Farmers to Bear Brunt of New Clean Air Standards

Published January 1, 1998

EPA is fond of saying that only “big polluters” need fear its new standards for ground-level ozone and particulate matter (PM). However, it turns out that one of the “big polluters” is the “family farm.”

According to a report issued by the State and Territorial Air Pollution Program Administrators (STAPPA) and the Association of Local Air Pollution Officials (ALAPCO), farmers qualify as “big polluters” under EPA’s new standards. The report points out that up to 83 percent of all PM emissions covered by EPA’s rule come from agriculture, dirt roads, natural resources, and construction.

Indeed, EPA’s claim that farmers and farm states are not targeted by its latest regulatory action will fall on the deaf ears of those familiar with the Ozone Transport Assessment Group (OTAG). EPA created OTAG in 1995 to address air pollution problems in highly populated states. The group’s solution was to impose tighter air quality controls on rural states to compensate for pollution emanating from urban areas.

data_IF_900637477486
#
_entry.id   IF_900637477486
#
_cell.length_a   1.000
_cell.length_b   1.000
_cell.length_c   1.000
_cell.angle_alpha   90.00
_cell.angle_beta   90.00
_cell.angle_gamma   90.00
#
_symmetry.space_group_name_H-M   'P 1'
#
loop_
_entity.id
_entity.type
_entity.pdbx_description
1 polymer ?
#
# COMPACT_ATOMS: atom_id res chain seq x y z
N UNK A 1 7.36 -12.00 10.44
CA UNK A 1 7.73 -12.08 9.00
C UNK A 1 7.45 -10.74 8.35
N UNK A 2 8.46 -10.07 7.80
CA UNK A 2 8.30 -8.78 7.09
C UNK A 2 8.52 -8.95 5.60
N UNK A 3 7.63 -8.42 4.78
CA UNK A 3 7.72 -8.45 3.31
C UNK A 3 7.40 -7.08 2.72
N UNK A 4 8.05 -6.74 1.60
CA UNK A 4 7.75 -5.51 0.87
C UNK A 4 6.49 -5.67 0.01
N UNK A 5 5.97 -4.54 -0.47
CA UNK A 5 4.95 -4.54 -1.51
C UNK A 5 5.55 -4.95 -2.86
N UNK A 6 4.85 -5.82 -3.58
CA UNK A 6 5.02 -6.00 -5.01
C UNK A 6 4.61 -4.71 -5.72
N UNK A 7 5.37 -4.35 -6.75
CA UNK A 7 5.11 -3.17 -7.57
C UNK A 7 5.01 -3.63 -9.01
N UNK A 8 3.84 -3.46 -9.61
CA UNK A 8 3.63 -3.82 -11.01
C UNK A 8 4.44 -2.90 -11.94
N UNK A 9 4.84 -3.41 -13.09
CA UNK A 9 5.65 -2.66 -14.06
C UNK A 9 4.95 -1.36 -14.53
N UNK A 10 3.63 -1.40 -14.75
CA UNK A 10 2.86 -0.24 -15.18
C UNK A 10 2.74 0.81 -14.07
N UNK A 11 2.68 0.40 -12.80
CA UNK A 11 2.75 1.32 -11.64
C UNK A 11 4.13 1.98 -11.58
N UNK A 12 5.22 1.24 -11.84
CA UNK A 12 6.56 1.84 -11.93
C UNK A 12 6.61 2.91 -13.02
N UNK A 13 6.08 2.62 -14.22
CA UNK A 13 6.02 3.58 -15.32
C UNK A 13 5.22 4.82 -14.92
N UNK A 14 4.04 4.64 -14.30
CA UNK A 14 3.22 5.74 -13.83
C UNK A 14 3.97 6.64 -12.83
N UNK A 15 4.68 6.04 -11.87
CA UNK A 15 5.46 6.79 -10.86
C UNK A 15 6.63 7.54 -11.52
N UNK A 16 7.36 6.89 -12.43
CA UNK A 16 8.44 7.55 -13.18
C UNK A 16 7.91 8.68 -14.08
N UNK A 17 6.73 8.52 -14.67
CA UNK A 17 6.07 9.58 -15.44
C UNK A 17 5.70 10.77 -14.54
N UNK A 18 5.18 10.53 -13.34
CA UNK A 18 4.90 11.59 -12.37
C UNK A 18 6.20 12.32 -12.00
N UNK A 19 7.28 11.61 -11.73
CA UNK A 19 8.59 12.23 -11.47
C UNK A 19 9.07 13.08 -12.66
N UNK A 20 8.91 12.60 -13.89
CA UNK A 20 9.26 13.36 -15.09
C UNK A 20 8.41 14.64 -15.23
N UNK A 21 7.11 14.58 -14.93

How will EPA’s new standards affect the livelihood of farmers and ranchers? The National Center for Public Policy Analysis predicts higher fuel prices (due to fuel reformulation requirements), new taxes on fertilizer, no-till soil preparation expenses, costs associated with mandated reductions in herd sizes, and higher prices for full-size pickup trucks, a staple of American farmers and ranchers.